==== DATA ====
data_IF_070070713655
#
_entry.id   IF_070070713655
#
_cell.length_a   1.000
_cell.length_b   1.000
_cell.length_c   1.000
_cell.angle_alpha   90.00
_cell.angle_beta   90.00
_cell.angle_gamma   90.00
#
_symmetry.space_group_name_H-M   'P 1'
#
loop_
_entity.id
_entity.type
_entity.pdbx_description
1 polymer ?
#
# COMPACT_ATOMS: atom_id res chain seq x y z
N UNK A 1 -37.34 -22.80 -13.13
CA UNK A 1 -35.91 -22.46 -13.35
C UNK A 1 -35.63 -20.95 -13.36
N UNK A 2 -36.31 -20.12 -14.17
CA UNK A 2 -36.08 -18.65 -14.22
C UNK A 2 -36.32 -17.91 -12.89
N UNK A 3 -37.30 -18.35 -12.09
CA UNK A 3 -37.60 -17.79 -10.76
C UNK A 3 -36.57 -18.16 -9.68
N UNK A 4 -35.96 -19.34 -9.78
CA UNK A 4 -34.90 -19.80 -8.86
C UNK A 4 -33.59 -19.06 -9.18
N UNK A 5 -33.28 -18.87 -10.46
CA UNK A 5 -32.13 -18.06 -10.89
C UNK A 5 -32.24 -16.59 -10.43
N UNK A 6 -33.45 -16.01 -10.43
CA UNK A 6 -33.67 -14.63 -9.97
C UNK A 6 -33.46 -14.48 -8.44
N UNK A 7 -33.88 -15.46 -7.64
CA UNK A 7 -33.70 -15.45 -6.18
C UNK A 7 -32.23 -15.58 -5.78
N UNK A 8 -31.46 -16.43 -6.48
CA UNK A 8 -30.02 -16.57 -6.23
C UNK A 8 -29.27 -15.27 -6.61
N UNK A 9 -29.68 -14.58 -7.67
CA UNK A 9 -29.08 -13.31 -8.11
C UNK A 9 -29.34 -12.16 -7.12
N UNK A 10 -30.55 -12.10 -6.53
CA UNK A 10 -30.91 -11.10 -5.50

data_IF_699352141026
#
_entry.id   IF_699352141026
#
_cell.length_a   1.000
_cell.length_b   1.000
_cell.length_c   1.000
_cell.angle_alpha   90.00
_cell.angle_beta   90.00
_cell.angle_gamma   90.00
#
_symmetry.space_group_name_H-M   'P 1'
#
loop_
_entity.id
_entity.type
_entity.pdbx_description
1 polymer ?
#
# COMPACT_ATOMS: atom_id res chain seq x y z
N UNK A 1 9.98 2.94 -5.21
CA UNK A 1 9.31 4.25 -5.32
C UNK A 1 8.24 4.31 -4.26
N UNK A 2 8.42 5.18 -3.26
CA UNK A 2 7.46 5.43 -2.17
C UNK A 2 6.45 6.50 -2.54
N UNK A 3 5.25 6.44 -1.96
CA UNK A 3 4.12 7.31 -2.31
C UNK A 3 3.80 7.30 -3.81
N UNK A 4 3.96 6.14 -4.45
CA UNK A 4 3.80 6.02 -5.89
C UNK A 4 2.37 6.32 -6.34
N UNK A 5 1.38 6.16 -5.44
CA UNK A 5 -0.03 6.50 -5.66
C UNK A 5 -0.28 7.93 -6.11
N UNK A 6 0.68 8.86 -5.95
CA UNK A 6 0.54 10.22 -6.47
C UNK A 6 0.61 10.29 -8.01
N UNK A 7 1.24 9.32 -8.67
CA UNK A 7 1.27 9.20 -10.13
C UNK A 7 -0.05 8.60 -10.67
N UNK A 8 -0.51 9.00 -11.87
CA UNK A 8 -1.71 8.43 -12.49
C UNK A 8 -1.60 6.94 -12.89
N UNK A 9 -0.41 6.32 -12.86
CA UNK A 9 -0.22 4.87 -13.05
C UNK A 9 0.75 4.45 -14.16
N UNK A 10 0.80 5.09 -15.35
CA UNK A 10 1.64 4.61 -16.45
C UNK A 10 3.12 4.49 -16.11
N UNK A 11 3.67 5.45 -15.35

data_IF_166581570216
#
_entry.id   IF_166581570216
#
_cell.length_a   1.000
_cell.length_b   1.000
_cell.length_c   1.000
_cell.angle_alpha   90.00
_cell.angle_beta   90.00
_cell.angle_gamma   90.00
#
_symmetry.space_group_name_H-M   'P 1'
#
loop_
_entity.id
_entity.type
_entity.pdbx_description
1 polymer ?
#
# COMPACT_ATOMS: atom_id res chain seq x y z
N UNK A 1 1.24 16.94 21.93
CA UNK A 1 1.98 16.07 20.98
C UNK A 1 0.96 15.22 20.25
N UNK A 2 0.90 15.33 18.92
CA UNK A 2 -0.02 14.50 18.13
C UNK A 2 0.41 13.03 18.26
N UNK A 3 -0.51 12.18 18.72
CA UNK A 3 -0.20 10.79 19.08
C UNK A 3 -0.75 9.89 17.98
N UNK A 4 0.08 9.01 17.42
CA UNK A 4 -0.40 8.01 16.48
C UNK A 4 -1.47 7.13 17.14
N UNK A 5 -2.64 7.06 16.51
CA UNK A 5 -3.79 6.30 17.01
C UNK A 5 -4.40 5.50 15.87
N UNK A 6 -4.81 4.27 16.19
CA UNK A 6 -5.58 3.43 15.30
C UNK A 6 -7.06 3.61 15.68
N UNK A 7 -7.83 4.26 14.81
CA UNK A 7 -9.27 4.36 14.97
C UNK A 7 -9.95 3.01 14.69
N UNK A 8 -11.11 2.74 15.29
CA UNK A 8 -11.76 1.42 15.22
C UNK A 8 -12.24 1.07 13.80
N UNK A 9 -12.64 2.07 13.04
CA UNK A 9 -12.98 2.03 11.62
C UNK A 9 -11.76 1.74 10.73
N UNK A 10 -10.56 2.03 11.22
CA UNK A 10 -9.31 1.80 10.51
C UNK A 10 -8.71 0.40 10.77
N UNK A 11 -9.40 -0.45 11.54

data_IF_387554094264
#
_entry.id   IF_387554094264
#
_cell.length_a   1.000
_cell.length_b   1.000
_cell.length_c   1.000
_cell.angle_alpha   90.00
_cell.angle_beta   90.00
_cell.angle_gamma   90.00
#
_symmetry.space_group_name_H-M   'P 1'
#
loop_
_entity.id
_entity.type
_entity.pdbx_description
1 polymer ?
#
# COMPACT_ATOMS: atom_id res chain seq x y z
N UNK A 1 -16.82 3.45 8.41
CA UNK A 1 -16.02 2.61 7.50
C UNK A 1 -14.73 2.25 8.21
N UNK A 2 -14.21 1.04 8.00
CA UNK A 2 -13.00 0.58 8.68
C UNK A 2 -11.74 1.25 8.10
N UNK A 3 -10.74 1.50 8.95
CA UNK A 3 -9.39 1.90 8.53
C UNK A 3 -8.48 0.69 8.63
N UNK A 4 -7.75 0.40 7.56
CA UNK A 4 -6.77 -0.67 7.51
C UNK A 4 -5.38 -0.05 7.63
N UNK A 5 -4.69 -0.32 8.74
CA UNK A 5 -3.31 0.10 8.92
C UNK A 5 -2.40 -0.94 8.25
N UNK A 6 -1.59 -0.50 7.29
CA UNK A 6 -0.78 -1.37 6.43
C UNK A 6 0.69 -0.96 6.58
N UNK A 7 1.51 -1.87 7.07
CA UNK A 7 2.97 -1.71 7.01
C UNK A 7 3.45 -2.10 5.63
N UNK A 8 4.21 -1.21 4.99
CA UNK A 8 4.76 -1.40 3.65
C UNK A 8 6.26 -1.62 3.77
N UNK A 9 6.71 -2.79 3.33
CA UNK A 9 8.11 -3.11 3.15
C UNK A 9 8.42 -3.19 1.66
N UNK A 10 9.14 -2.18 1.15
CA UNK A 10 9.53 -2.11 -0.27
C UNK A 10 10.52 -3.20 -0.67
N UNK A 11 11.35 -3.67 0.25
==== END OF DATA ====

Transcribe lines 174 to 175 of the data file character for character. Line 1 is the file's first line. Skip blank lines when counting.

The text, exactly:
C UNK A 1 -14.73 2.25 8.21
N UNK A 2 -14.21 1.04 8.00